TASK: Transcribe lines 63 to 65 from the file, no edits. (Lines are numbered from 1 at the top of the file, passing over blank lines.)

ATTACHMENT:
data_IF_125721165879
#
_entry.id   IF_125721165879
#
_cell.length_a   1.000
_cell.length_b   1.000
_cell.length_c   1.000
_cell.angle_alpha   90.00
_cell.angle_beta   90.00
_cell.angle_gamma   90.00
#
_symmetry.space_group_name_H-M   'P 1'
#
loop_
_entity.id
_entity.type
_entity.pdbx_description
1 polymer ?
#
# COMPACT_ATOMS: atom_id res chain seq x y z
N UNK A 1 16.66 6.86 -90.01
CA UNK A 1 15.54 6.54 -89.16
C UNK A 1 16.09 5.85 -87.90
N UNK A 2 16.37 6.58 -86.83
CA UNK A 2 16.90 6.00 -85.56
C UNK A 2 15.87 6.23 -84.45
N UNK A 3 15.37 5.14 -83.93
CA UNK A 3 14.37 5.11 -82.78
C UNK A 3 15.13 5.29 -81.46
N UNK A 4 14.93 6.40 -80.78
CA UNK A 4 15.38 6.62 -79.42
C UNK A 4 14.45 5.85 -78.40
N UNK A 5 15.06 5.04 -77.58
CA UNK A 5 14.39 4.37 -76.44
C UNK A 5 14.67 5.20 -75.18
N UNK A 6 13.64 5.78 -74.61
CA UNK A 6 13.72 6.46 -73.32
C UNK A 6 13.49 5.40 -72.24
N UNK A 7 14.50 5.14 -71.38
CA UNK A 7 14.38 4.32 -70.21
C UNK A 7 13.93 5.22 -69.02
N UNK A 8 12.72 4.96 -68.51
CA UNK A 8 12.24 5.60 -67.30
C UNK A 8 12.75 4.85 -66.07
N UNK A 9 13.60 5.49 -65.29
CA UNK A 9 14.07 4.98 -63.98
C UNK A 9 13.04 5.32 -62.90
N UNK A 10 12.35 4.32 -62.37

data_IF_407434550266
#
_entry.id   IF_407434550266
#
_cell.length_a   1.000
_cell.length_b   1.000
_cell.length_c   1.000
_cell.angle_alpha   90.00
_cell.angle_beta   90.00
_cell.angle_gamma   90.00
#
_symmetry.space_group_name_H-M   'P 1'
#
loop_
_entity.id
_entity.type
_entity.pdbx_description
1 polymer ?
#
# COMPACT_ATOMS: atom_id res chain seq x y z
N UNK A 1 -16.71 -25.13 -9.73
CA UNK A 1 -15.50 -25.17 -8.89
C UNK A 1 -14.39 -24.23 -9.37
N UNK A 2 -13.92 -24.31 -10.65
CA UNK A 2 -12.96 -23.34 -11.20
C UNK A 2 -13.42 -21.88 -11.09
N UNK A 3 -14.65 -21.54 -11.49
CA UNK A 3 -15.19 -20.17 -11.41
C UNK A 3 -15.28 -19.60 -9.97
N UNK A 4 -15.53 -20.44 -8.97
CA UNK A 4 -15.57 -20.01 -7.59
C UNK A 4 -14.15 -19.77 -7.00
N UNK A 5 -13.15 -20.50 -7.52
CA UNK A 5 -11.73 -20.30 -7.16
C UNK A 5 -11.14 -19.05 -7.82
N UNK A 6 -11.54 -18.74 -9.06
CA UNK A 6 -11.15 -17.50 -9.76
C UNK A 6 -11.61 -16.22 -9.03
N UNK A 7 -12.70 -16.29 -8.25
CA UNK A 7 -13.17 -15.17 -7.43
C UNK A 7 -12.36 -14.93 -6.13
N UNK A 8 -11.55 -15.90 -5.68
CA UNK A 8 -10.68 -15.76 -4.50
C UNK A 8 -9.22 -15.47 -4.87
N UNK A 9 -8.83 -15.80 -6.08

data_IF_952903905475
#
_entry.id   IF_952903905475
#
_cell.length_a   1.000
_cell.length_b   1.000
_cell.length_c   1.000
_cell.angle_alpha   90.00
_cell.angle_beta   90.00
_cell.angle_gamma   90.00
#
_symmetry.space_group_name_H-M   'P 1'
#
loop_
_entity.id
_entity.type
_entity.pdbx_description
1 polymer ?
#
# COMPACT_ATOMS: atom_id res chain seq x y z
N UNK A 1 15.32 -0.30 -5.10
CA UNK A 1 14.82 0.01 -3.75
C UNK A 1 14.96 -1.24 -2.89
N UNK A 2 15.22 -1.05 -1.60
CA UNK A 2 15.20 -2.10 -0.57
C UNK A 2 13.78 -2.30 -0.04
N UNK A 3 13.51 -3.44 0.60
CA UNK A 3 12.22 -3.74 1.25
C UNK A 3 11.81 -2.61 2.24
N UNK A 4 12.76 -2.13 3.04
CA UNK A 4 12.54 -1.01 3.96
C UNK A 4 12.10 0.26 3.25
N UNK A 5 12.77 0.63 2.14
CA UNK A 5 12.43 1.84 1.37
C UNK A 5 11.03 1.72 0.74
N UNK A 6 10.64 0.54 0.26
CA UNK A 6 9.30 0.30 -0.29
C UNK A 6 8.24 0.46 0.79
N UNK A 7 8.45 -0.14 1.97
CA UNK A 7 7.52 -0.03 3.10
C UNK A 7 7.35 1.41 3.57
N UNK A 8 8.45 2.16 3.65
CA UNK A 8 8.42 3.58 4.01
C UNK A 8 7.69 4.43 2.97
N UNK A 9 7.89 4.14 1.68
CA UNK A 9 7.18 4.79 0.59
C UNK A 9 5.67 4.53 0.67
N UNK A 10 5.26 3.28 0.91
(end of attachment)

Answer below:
_entity.id
_entity.type
_entity.pdbx_description